It’s easier to be a good parent when you are not a parent at all. I think if I actually were a parent (to a human child and not a dog child) I would not be able to respond to the daily traumas as rationally as I can with someone else’s child.

A couple of weeks ago, I was out of town with a few families and their children. There were several houses on the property, and we were all in one of the houses together, when one of the children, a four-year-old wandered out. Not long after, someone else brought him back in and he was crying. He’d gotten lost, the grown-up person explained, and was wandering outside, scared. His mother felt terrible and held him. “I’m so sorry,” she said. “I’m so sorry. That was a rare event. It won’t happen again,” she said to soothe him.

But, because I was that child, (and in some ways, still am that child) one afraid of not knowing what to do if I get lost, I over-identified with his experience and knew that what she was giving him was only half of what he needed. When she finally put him down, and we all went back to talking I felt unresolved on his behalf and knew that if no one closed the circle for him, he would not learn what to do when he got lost, and he would never feel safe enough to venture away from his mother.

He wanted to go back to the other house and play, so I asked his mom if I could take him. She said yes, and off we went. Outside I asked him to show me what happened when he got lost, and he walked me to the front door of the other house and reached his hand up to the knob, which was a good two feet too high for him.
“Oh!” I said. “The handle is too high for you. What should we do? What are some ideas for how to get in if we can’t reach the handle?”

He thought about it, but couldn’t come up with an answer. “What if you tried to knock on the door? Knock hard so even a person with hearing aids can hear you.” When he knocked, a bunch of voices called out “COME IN!” but he couldn’t reach the handle, so he couldn’t come in. He looked confused. “Let’s knock again until they answer the door,” I said. So he did that, and the door opened.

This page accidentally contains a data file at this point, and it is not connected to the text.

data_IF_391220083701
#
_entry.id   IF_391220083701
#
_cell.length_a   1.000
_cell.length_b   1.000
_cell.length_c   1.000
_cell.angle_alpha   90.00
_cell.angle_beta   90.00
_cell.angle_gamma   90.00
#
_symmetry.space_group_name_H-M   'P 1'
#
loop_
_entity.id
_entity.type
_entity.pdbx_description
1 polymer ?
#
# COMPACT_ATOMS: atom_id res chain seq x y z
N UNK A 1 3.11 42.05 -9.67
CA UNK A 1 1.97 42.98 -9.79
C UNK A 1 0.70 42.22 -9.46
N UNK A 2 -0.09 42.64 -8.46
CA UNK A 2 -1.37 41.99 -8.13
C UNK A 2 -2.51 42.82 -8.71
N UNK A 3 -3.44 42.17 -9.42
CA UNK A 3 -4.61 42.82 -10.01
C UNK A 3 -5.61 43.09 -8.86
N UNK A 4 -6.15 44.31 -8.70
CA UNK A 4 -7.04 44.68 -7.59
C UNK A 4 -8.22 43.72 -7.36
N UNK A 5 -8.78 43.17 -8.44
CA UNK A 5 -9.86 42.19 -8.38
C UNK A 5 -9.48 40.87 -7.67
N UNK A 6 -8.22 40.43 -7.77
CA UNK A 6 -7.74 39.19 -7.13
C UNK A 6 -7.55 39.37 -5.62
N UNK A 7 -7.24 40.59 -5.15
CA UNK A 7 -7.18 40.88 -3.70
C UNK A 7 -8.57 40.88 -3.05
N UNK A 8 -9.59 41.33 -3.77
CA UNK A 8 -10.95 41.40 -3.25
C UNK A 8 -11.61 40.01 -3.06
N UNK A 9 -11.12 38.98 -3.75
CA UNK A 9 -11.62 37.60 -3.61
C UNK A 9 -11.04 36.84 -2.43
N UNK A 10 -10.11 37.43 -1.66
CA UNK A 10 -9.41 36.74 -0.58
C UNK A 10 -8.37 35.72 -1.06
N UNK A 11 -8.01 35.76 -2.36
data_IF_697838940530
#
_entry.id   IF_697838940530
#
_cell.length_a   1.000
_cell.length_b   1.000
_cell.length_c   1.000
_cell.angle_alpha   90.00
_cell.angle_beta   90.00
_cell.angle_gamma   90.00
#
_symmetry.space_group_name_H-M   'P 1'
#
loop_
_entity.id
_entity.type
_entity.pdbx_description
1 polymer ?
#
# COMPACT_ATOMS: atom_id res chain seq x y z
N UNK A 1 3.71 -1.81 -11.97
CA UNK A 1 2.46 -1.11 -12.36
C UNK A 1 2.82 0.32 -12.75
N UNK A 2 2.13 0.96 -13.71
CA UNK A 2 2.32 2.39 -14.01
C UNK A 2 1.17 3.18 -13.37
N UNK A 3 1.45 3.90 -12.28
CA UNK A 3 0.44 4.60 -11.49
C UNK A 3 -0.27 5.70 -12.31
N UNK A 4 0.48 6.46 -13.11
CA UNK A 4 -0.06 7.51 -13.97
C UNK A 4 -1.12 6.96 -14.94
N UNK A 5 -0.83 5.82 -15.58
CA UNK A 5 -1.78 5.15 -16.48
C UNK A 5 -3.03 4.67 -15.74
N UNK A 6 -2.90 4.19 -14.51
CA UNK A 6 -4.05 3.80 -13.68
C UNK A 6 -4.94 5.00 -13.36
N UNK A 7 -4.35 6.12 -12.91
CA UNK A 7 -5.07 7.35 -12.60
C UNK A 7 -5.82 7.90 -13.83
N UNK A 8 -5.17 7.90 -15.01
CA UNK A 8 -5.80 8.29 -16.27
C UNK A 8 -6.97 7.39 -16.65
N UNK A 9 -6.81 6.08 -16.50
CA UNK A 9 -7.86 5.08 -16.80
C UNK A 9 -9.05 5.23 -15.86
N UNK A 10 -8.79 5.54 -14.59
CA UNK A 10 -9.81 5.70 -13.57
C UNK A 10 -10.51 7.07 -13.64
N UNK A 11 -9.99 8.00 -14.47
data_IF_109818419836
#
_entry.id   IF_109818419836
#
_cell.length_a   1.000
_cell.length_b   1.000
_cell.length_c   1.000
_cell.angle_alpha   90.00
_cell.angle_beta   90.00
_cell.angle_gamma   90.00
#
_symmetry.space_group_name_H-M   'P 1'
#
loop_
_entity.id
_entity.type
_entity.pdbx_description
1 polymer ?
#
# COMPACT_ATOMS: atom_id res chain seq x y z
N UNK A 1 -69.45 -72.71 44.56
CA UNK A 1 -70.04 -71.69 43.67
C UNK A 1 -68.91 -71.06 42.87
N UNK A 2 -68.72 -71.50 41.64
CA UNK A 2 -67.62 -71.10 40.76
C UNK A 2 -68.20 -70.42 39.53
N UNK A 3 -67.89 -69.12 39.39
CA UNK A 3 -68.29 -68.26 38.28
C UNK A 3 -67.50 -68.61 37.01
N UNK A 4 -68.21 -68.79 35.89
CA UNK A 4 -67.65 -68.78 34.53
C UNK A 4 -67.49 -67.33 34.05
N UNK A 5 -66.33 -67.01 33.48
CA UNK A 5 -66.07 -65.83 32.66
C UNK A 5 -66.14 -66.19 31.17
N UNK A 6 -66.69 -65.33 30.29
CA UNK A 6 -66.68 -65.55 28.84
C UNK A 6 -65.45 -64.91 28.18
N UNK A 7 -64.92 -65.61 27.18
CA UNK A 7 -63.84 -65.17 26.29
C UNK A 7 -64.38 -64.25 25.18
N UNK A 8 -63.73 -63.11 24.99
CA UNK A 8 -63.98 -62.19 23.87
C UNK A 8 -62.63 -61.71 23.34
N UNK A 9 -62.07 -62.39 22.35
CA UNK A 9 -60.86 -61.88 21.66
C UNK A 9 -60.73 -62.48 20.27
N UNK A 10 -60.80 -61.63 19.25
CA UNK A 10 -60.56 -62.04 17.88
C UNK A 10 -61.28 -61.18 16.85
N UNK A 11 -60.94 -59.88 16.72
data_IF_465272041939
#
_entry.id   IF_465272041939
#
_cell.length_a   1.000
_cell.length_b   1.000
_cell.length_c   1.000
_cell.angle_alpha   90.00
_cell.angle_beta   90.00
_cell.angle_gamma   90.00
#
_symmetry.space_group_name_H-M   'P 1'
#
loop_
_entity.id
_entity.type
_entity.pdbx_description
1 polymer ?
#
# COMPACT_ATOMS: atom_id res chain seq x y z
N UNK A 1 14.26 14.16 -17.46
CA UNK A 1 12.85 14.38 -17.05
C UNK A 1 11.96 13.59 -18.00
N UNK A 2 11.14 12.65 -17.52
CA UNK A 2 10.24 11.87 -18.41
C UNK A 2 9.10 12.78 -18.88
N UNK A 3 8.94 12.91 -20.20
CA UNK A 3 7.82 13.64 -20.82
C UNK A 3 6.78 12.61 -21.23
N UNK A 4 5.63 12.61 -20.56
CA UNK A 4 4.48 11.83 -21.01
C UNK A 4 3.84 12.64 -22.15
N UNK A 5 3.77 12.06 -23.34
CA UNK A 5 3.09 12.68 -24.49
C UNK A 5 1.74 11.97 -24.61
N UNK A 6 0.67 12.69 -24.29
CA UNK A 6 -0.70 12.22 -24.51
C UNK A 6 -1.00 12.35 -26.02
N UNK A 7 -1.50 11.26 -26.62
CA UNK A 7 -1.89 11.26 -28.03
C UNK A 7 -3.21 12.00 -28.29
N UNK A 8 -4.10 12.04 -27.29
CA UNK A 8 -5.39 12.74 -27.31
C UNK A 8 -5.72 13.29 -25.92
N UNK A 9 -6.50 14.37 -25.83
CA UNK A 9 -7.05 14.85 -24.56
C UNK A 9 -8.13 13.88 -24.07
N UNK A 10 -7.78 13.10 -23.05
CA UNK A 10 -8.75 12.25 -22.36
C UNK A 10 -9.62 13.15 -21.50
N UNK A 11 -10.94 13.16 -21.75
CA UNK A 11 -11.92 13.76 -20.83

And presto, we were inside. We hung out for a bit and when we left to go back to the other house, I asked him to tell me what he would do the next time he got locked out of a house, and he told me. It felt so easy and obvious to me, but if I were his parent, I don’t think it would have felt so easy and obvious. I would probably have done exactly what his mother did and soothed him, felt terrible on his behalf and left it at that.

Reality was terrifying to me as a child. I often didn’t know what to do and got lost. I was soothed all the time, but no one ever took the time to teach me the tools and skills for participating in reality; to prepare me for what to do when things went wrong. Soothing me without teaching me what to do, taught me that I was right to be afraid, that the world was too hard for me and that kept me in a state of fear. I had to learn how to undo it all once I became an adult. I’m still learning. Teaching other people’s children to do what no one taught me to do is healing, and I hope that some of these blog posts can help some parents to realize that soothing their children is just one part of making their kids feel better. The other part is teaching them what to do when things go wrong. Because a lot of things go wrong.

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